Harry Potter and the Deathly Hallows
How we cite our quotes:
"Can you forgive me?" he said. "Can you forgive me for not trusting you? For not telling you? Harry, I only feared that you would fail as I had failed. I only dreaded that you would make my mistakes. I crave your pardon, Harry. I have known, for some time now, that you are the better man." (35.45)
Dumbledore feels terrible for not telling Harry about the Hallows and for not being honest with him – and perhaps it was egotistical of him to assume that Harry would make all the same mistakes he did. However, now that Dumbledore has realized that he was wrong, he's learned from his mistake.
Hands, softer than he had been expecting, touched Harry's face, pulled back an eyelid, crept beneath his shirt, down to his chest, and felt his heart. He could feel the woman's fast breathing, her long hair tickled his face. He knew that she could feel the steady pounding of life against his ribs.
"Is Draco alive? Is he in the castle?"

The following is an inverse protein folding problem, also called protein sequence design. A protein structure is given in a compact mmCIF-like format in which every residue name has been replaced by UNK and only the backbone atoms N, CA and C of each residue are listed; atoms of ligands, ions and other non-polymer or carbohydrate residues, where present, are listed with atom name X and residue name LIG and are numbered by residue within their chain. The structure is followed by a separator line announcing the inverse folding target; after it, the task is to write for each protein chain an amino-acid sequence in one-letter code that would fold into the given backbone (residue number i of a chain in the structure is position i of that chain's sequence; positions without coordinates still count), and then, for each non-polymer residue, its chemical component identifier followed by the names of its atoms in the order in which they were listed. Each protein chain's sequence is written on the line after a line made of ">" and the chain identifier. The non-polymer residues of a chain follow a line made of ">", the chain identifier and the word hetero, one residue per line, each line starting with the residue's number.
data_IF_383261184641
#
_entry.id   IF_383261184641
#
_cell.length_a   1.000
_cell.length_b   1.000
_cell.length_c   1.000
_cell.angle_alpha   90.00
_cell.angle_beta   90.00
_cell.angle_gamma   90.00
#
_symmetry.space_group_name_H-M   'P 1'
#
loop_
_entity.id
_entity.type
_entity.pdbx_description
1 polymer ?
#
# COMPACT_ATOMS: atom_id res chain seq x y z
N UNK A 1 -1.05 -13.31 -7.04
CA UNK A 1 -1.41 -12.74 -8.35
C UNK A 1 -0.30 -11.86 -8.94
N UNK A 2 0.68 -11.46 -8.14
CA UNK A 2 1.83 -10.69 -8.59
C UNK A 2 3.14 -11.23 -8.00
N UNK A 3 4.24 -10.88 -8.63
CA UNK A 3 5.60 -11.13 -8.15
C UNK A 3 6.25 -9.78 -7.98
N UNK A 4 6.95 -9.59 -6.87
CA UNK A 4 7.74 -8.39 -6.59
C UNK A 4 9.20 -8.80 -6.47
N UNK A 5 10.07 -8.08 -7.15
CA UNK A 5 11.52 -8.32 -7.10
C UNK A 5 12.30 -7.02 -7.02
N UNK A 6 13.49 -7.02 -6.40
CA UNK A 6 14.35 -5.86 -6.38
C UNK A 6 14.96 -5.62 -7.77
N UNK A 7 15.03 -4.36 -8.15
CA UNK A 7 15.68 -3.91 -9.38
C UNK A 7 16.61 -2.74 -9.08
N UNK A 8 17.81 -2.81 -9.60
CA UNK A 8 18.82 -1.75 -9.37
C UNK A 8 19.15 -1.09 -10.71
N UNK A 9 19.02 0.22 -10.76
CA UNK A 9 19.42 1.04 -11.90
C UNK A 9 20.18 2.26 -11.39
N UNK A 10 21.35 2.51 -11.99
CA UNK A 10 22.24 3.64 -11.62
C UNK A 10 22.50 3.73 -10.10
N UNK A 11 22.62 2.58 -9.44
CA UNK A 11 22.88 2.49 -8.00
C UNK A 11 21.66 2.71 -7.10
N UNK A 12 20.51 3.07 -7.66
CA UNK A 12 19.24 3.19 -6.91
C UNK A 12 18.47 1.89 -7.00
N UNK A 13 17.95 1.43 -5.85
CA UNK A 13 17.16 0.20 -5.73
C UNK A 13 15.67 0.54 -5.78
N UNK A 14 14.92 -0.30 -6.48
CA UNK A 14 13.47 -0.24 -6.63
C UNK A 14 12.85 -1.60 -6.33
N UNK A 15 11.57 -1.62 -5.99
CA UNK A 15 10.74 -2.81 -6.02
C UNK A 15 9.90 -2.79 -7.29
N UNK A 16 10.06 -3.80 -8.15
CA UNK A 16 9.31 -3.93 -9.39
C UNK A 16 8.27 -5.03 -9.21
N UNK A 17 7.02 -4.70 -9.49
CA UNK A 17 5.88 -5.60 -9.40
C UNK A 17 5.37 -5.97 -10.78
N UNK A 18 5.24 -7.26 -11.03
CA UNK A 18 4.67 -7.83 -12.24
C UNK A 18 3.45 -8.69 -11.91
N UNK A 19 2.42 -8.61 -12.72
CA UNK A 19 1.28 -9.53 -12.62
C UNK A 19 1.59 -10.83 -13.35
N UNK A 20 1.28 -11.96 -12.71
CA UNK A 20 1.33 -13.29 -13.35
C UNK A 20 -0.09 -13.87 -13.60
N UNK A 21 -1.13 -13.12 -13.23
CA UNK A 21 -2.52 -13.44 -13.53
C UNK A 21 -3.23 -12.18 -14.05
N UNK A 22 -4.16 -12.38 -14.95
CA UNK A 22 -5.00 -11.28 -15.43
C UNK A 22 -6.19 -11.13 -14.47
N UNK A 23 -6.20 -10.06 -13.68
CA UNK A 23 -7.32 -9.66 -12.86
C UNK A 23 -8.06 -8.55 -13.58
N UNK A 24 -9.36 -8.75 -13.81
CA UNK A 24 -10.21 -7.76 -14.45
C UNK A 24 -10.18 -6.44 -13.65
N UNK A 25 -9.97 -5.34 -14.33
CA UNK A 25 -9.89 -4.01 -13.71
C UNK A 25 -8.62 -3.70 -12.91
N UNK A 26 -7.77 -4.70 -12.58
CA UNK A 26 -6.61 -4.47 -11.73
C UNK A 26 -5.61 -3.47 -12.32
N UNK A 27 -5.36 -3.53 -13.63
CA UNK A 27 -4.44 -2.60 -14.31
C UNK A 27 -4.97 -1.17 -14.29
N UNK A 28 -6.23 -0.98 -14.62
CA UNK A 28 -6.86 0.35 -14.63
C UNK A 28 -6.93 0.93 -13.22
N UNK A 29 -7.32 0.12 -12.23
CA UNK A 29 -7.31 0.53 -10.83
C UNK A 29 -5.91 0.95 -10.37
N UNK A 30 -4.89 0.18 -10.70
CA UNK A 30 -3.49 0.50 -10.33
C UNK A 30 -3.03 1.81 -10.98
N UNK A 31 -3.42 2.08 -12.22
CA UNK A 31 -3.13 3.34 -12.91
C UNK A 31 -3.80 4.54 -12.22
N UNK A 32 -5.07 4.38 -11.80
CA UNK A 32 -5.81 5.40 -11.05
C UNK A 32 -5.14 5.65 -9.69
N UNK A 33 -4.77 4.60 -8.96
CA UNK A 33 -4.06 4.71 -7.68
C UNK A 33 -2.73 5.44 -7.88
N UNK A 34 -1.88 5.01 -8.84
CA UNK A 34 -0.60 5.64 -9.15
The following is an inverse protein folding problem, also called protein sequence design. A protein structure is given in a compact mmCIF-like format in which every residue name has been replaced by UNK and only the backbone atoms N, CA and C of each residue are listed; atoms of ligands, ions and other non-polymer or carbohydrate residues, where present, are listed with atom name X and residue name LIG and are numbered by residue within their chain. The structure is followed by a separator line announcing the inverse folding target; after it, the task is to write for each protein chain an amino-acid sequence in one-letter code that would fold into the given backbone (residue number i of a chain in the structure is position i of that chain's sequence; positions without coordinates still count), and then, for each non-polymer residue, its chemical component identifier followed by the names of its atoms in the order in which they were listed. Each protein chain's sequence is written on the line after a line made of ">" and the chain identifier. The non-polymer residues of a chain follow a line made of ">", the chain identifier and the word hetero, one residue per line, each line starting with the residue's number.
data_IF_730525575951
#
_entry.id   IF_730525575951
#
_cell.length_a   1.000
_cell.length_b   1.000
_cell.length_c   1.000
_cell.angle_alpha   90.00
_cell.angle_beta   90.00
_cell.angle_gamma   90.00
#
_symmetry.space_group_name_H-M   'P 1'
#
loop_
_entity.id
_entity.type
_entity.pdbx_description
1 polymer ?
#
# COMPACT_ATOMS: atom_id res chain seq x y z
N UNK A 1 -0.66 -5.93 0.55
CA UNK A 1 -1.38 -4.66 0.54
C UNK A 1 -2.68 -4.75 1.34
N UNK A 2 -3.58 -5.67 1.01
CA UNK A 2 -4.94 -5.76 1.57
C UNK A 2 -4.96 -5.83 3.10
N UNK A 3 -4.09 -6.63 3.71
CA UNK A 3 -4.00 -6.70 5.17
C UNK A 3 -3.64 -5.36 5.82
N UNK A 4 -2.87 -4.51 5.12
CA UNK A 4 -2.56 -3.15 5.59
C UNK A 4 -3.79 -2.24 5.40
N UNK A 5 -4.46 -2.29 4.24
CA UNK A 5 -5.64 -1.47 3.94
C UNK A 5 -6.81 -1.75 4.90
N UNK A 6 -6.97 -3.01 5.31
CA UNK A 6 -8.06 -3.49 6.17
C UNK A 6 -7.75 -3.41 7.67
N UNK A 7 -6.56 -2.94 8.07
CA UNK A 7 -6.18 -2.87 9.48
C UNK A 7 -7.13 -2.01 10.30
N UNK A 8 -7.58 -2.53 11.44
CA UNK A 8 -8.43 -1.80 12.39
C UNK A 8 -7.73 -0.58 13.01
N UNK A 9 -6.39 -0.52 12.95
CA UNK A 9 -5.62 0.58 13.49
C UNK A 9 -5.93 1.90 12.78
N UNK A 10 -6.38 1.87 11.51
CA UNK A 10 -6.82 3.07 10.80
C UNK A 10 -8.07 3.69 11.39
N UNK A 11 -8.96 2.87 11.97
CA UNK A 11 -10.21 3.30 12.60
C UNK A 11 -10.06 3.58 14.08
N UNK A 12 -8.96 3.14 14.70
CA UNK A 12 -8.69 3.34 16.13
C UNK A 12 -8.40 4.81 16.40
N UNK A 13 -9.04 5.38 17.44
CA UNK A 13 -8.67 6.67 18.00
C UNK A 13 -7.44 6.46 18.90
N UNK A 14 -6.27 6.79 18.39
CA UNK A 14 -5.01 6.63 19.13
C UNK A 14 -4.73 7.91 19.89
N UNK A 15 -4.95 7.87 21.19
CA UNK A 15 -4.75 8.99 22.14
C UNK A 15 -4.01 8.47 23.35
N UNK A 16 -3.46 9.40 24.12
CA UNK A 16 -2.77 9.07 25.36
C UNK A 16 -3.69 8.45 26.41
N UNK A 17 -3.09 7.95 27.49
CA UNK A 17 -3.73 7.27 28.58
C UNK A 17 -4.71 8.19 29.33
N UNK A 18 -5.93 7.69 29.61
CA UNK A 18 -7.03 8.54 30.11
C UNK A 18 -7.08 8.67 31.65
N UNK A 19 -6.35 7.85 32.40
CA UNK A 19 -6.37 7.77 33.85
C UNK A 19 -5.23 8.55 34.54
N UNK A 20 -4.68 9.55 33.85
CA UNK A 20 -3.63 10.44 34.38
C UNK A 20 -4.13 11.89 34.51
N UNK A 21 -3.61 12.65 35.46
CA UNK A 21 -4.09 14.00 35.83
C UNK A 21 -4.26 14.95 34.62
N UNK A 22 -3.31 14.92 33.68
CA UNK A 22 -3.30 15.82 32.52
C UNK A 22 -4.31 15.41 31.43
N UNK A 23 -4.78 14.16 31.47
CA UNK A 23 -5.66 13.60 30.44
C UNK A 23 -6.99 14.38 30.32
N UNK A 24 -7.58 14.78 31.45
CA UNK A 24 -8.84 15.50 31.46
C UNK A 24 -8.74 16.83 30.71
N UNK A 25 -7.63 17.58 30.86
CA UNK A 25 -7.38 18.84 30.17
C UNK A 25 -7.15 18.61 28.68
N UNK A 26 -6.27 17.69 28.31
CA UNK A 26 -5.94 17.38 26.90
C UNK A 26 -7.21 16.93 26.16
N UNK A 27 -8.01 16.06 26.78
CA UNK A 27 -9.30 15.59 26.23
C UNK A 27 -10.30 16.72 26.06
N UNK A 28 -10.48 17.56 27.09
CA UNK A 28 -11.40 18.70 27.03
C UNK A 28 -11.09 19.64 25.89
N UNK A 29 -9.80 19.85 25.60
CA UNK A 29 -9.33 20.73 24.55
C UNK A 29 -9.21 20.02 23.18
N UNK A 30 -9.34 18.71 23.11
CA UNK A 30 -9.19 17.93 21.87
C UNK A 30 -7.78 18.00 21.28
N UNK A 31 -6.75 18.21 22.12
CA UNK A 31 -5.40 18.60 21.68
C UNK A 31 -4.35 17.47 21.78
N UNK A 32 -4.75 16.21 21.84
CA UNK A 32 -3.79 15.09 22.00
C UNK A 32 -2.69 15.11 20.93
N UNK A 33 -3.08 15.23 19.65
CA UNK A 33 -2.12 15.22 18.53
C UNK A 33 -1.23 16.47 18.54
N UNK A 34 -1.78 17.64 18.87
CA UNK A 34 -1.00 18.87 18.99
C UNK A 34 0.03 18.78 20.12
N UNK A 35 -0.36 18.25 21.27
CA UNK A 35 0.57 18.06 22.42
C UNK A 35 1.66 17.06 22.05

The whisper was barely audible; her lips were an inch from his ear, her head bent so low that her long hair shielded his face from the onlookers.
"Yes," he breathed back.
He felt the hand on his chest contract; her nails pierced him. Then it was withdrawn. She had sat up.
"He is dead!" Narcissa Malfoy called to the watchers. (36.13-17)
This final betrayal of Voldemort is what undoes everything – Narcissa Malfoy chooses her love for her son over her loyalty to her former Lord. It's an echo of Snape's betrayal of Voldemort, and Regulus Black's. Where the Dark Lord goes wrong every time is in failing to recognize the real importance of love.